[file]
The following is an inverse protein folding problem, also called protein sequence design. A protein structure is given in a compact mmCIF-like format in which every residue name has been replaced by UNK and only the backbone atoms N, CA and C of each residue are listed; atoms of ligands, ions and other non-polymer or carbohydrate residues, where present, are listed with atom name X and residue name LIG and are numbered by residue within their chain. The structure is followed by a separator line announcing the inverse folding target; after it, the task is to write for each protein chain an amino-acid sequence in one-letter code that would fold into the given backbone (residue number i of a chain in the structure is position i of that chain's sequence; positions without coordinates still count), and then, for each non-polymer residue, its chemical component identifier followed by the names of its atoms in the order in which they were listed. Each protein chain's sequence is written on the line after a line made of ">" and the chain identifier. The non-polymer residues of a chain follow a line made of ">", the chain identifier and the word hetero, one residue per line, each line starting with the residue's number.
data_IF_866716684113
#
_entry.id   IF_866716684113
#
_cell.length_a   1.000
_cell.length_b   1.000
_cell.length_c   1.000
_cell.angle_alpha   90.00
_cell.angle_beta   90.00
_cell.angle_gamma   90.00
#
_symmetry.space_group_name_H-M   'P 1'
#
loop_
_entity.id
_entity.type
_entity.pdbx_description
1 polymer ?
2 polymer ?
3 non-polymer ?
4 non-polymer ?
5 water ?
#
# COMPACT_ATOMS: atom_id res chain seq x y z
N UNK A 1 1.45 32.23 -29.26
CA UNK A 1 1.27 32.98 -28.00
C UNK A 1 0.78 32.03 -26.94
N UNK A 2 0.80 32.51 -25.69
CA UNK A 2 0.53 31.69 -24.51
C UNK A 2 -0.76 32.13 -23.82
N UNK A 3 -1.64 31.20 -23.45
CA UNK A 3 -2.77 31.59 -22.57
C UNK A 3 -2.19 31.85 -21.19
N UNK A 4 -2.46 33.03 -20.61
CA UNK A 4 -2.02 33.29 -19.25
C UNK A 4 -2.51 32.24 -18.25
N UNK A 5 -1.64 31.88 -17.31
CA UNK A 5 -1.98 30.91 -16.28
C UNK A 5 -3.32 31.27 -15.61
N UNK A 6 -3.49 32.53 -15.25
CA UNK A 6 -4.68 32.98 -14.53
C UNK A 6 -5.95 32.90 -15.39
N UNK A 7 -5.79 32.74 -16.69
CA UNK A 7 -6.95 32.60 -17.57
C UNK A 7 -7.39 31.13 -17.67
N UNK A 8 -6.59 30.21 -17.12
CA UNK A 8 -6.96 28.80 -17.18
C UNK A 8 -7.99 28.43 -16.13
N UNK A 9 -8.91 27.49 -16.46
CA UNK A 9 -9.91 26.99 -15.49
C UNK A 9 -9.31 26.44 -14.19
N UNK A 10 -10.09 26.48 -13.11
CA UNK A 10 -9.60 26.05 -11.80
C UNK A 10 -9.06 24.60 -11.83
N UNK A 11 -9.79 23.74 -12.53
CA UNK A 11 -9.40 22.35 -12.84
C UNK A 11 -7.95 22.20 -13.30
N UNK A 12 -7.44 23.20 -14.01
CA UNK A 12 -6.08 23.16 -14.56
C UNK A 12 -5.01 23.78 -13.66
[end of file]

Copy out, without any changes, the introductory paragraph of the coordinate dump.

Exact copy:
The following is an inverse protein folding problem, also called protein sequence design. A protein structure is given in a compact mmCIF-like format in which every residue name has been replaced by UNK and only the backbone atoms N, CA and C of each residue are listed; atoms of ligands, ions and other non-polymer or carbohydrate residues, where present, are listed with atom name X and residue name LIG and are numbered by residue within their chain. The structure is followed by a separator line announcing the inverse folding target; after it, the task is to write for each protein chain an amino-acid sequence in one-letter code that would fold into the given backbone (residue number i of a chain in the structure is position i of that chain's sequence; positions without coordinates still count), and then, for each non-polymer residue, its chemical component identifier followed by the names of its atoms in the order in which they were listed. Each protein chain's sequence is written on the line after a line made of ">" and the chain identifier. The non-polymer residues of a chain follow a line made of ">", the chain identifier and the word hetero, one residue per line, each line starting with the residue's number.